This question would be extended to every agreement where parties have provided to nominate a panel of 3 arbitrators as well. Autonomy is a privilege in arbitration for choosing an arbitrator. If self-interest will bar the parties from nomination, then a party can never choose an arbitrator, because, directly or indirectly, every party has an interest in the outcome. Autonomy is the privilege of choosing this mechanism.
However, the Court (paragraph 16) referred again to TRF for handling this possible chaos. The Court read that balancing the powers between the parties is the ideal situation through which parties can mutually appoint an arbitrator. The court believed this equilibrium as a solution, although it looks like a self-contradictory statement.
If a party is barred from choosing an arbitrator on the ground of self-interest for eliminating biases, then the question is how parties choosing the arbitrator will ensure the exclusion of biases. On the contrary, the table may get more biased and raise a question on impartiality & independence of the Arbitrators. In this case, only the umpire might be a reasonable and fair person. Court, instead of resolving the dispute, made it more self-contradictory. This problem gets bigger in the case of the sole arbitrator, where both the parties look unsettled over the appointment.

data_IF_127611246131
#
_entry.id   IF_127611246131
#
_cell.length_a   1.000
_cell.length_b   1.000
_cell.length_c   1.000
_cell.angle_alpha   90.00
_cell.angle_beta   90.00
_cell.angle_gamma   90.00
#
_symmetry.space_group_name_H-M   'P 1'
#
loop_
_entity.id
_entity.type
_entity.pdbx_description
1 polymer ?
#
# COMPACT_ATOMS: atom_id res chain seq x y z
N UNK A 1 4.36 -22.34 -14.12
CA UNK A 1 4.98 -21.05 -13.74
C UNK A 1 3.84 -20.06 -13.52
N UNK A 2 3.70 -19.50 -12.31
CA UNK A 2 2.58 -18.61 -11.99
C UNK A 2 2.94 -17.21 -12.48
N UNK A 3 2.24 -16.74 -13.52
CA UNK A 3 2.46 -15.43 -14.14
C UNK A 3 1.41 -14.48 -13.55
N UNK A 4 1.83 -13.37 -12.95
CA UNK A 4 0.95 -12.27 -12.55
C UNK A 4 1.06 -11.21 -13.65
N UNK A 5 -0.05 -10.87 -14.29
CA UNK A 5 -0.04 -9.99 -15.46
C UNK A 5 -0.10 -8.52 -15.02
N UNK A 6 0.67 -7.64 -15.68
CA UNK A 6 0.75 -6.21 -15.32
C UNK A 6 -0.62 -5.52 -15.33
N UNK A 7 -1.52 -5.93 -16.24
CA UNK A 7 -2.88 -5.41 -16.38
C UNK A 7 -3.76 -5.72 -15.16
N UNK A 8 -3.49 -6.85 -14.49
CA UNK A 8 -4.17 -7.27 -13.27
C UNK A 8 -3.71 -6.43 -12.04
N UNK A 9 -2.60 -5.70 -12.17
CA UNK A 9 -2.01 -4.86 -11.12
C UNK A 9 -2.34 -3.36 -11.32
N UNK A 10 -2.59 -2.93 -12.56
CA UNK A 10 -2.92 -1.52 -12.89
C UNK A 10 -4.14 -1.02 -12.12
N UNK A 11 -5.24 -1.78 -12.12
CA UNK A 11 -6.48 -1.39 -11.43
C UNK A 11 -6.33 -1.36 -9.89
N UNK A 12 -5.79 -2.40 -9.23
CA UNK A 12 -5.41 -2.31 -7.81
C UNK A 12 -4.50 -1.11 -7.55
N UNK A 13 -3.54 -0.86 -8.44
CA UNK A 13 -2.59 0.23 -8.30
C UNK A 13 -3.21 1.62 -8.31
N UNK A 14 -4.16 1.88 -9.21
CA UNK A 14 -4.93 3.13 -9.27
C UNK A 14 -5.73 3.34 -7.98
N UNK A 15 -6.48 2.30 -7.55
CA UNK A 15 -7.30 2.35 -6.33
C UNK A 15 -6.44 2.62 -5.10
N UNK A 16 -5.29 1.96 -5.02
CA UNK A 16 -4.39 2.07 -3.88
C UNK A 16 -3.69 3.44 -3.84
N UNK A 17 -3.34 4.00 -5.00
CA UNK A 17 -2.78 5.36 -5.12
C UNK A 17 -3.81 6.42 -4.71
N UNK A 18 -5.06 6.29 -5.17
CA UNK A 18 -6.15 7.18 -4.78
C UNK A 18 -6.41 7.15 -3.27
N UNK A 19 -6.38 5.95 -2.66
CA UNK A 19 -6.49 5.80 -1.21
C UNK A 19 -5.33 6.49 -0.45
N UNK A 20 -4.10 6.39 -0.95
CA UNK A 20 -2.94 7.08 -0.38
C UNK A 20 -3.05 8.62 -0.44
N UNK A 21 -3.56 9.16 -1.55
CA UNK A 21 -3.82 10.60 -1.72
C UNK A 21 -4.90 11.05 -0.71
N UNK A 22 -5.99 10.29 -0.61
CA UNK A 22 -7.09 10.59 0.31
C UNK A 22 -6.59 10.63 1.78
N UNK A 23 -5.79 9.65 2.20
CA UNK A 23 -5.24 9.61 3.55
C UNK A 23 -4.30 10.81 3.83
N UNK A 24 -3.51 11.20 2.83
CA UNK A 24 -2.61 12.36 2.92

Encouraging Judicial Interferences
Notably, all of this is contentiously ending up with parties seeking the Court’s intervention in the alleged dispute of Impartiality & Independence of Arbitrator. E.g. the case of Bharat Broadband Network Limited v. United Telecom Limited, where the Court upheld the appellant’s argument that as per Section 12(5)’s reasoning from the TRF’s judgment, the appointment made by the CMD stands void.
Arbitration ensures honest practices so that parties can rely on their arrangements and accept the award as a result of their logic and convenience. If parties have to approach the Court for an arbitrator’s appointment, so that the arbitration can commence, then it defeats the aim of a speedy resolution. Moreover, parties already have the right to appeal before the Court. This will never help the Courts in distressing the docket explosion, rather will increase the burden. This is breaching the Arbitration’s objective of minimising judicial interference.
Character of Arbitrator